Center for Studying Health System Change

Providing Insights that Contribute to Better Health Policy

Advanced Search Instructions

You can refine your search with the following modifiers:

* Use an to perform a wildcard search.Example: prescript* would return "prescription", "prescriptions" etc.
"" Use quotes to match a phrase.Example: "prescription drug" only returns results where the words are next to each other.
+ Use a plus sign to perform a search where the additional term MUST be part of the page.Example: prescription +drug
- Use a minus sign to perform a search where the additional term SHOULD NOT be part of the page.Example: prescription -drug
< > Use a < > sign to perform a search where the additional term should be of greater or lesser importance in the search.Example: prescription >drug
Find pages with the word precription with additional importance for the word drug.
( ) Use parentheses to group different search terms together.Example: prescription (+medicare -drug)
 

Insurance Coverage & Costs Access to Care Quality & Care Delivery Health Care Markets Issue Briefs Data Bulletins Research Briefs Policy Analyses Community Reports Journal Articles Other Publications Surveys Site Visits Design and Methods Data Files


Easier Access to After-Hours Care Linked to Less Emergency Department Use

1 in 5 Americans Report Difficulty Reaching Primary Care Practice After Hours

News Release
Dec. 12, 2012

FURTHER INFORMATION, CONTACT:
Alwyn Cassil (202) 264-3484 or acassil@hschange.org

WASHINGTON, DC—Patients with problems reaching their primary care practice after hours are more likely to report ending up in the emergency department and going without needed medical care, according to a study by the Center for Studying Health System Change (HSC) published today as a Web First by Health Affairs.

Funded by the National Institute for Health Care Reform, the study is the first to use a nationally representative sample to describe the U.S. population’s access to after-hours care via people’s usual primary care practice. In the study, HSC Senior Fellow Ann S. O’Malley, M.D., M.P.H., analyzed data from HSC’s 2010 Health Tracking Household Survey related to the 9,577 respondents who reported having a usual source of care.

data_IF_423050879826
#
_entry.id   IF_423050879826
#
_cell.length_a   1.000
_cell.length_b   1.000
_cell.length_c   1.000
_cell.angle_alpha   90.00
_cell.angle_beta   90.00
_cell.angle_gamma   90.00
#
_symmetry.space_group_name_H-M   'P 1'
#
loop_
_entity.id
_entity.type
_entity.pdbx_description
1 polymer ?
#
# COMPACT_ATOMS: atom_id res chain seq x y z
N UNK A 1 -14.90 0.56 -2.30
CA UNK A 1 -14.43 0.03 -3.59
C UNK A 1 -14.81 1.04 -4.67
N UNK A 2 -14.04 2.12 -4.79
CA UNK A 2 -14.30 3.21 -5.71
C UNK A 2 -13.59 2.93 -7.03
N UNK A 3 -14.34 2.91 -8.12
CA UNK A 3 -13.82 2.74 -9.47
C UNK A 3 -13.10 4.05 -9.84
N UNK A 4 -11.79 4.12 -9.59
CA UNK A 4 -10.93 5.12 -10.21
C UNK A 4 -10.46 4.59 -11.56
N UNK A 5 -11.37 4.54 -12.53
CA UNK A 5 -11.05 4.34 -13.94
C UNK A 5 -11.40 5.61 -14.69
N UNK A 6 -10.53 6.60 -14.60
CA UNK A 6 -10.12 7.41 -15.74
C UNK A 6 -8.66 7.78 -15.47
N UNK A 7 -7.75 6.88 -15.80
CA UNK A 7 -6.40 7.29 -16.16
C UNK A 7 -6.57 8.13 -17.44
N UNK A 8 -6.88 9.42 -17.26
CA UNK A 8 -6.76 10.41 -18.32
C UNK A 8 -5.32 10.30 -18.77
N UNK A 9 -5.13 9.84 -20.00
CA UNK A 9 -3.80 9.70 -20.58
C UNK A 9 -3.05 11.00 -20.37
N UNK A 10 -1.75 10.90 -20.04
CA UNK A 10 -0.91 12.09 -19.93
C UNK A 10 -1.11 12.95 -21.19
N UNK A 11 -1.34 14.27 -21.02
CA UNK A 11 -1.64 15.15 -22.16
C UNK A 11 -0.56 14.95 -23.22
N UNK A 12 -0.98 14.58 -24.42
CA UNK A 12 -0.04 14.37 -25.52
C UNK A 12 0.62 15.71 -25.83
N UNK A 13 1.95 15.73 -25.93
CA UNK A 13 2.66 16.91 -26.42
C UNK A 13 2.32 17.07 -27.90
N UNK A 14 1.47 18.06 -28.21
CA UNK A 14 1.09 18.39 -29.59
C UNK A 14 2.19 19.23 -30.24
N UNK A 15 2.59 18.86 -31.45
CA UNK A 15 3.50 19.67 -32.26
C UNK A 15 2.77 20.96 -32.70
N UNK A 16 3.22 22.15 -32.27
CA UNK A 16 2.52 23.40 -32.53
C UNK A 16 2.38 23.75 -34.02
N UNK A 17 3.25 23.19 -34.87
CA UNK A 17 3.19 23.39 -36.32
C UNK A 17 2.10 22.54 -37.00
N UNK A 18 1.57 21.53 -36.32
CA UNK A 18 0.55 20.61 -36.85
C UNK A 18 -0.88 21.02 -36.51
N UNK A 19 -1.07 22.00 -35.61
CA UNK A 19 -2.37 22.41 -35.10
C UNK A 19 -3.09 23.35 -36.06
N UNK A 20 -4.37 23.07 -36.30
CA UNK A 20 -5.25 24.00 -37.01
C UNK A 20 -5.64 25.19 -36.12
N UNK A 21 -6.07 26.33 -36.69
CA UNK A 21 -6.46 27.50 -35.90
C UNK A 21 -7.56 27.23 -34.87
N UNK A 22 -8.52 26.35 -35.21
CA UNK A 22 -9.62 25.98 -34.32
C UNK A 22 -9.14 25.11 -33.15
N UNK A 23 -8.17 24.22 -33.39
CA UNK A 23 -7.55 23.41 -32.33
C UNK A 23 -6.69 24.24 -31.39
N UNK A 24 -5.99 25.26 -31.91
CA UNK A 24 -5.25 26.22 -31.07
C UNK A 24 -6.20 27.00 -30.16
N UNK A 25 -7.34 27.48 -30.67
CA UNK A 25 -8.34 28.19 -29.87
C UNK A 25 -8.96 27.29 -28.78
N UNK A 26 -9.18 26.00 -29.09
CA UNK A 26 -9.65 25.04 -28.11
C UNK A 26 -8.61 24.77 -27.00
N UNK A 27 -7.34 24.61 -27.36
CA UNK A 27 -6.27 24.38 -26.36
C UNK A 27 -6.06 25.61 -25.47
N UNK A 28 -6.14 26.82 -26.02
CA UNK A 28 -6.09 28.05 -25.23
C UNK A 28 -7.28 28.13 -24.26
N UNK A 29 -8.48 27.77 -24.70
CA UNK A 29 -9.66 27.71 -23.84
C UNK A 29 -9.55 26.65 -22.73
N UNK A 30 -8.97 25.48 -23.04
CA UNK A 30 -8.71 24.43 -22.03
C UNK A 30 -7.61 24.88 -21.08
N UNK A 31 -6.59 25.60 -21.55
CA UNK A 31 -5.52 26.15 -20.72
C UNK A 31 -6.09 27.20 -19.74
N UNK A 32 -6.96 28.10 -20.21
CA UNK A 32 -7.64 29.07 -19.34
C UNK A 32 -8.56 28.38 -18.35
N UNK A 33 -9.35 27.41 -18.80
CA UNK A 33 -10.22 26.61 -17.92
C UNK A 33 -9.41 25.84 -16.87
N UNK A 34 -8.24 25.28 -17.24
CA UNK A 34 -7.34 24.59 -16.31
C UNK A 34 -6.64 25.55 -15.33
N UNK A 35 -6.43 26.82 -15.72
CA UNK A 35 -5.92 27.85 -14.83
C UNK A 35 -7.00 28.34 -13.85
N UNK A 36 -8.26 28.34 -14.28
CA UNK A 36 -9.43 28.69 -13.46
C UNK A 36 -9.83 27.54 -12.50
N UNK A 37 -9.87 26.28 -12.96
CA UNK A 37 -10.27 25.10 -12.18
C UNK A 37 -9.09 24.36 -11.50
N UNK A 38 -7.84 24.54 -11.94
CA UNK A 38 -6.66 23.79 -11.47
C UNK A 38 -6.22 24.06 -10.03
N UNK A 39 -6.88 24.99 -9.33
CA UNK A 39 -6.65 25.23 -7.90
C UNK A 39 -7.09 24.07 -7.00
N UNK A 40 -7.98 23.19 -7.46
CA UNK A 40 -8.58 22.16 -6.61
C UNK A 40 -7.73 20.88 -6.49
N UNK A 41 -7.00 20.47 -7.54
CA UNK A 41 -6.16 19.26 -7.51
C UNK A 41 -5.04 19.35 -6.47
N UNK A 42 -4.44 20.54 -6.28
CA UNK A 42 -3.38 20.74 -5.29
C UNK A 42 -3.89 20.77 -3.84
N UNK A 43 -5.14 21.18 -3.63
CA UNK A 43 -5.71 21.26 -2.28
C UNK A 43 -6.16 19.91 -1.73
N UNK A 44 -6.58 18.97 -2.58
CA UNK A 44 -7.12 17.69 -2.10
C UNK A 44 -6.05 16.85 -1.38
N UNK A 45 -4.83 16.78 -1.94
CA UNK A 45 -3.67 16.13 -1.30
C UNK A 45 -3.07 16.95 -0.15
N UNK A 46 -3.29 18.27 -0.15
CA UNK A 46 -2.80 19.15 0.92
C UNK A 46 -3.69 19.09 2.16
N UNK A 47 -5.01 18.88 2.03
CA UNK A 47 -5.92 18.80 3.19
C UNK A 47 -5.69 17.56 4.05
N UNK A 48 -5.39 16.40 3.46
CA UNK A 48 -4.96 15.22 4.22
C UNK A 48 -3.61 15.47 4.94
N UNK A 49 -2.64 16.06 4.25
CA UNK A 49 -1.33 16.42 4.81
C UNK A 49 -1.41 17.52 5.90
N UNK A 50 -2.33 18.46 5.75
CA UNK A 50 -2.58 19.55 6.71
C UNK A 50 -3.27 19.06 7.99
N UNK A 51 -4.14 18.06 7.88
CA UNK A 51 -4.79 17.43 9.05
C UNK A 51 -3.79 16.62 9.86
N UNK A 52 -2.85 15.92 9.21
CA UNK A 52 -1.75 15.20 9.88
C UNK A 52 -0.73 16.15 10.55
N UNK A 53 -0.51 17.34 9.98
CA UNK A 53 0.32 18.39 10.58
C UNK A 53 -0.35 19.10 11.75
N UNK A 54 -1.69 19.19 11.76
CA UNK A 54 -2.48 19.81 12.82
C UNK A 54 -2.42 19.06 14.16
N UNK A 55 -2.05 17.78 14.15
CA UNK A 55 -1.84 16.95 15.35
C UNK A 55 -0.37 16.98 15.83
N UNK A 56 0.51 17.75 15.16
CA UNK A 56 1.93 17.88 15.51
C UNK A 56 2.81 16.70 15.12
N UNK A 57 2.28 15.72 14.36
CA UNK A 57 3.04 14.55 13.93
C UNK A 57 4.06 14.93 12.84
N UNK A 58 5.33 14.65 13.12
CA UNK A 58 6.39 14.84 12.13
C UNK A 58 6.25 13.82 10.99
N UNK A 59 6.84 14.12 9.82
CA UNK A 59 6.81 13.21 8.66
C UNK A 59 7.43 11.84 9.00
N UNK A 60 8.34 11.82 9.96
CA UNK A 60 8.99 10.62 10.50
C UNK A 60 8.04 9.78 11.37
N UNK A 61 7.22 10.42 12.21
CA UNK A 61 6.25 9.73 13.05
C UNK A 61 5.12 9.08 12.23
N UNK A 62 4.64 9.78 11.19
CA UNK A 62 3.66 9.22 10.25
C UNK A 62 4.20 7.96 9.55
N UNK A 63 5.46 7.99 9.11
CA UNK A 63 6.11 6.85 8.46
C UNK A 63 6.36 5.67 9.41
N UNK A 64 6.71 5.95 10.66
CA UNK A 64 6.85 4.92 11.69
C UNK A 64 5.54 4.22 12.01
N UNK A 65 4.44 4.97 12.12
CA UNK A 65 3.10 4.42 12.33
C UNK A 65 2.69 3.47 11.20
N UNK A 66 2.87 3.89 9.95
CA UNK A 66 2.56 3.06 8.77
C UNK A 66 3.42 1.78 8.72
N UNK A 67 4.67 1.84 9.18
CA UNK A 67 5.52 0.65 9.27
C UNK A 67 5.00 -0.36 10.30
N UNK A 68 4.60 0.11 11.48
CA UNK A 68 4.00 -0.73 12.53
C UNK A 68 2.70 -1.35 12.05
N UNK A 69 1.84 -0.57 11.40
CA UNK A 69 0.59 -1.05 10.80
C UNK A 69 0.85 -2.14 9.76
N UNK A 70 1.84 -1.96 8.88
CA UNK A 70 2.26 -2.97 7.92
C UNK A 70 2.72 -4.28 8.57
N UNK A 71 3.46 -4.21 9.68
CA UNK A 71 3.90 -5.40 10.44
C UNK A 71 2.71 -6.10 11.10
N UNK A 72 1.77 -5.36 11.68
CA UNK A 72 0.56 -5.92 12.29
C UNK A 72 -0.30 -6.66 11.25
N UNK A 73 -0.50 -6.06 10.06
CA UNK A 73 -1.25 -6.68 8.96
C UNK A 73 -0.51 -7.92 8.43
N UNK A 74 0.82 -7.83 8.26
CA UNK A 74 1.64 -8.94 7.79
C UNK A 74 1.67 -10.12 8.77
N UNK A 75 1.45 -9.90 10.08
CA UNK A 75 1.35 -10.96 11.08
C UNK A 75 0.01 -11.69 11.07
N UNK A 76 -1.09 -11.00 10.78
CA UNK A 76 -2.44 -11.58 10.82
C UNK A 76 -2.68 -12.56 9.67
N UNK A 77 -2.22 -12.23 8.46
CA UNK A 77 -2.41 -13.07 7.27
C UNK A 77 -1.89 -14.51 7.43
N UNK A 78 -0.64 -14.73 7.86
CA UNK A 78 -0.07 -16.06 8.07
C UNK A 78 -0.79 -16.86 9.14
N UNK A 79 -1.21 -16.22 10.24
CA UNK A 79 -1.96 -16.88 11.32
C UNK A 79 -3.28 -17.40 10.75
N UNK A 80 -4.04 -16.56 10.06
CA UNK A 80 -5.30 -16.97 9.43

The study, detailed in a Health Affairs’ article titled “After-Hours Access to Primary Care Practices Linked with Lower Emergency Department Use and Less Unmet Medical Need,” found that of the 9,577 people with a usual source of care, 1,470 reported trying to contact their primary care practice after hours in the previous 12 months. Of the 1,470 people who tried to contact their practice, 20.8 percent reported it was “very difficult” or “somewhat difficult” to reach a clinician after hours.

After adjusting for age, health status and other factors, the study found that people reporting more difficulty contacting their primary care practice after hours were significantly more likely to report an emergency department visit or going without needed medical care, compared to those who described their after-hours access experience as “not at all difficult” or “not too difficult.”

In particular, those who reported more difficulty accessing after-hours care had higher rates of emergency department use—37.7 percent vs. 30.4 percent for those with less difficulty—and higher rates of unmet medical need—13.7 percent vs. 6.1 percent.

“The findings indicate that increased support for primary care practices to arrange for accessible after-hours care—whether by phone, email or in person—has the potential to reduce rates of emergency department use and unmet medical needs,” O’Malley said.

Other key study findings include:

  • Among people with a usual source of primary care, 40.2 percent reported that their practice offered extended hours, such as at night or on weekends.
  • Children, people in better health, those with private insurance and people using a practice that offers after-hours visits were all less likely to experience difficulty in accessing after-hours care, even after controlling for other factors.
### ###

The Center for Studying Health System Change is a nonpartisan policy research organization committed to providing objective and timely research on the nation’s changing health system to help inform policy makers and contribute to better health care policy. HSC, based in Washington, D.C., is affiliated with Mathematica Policy Research.

 

 

Back to Top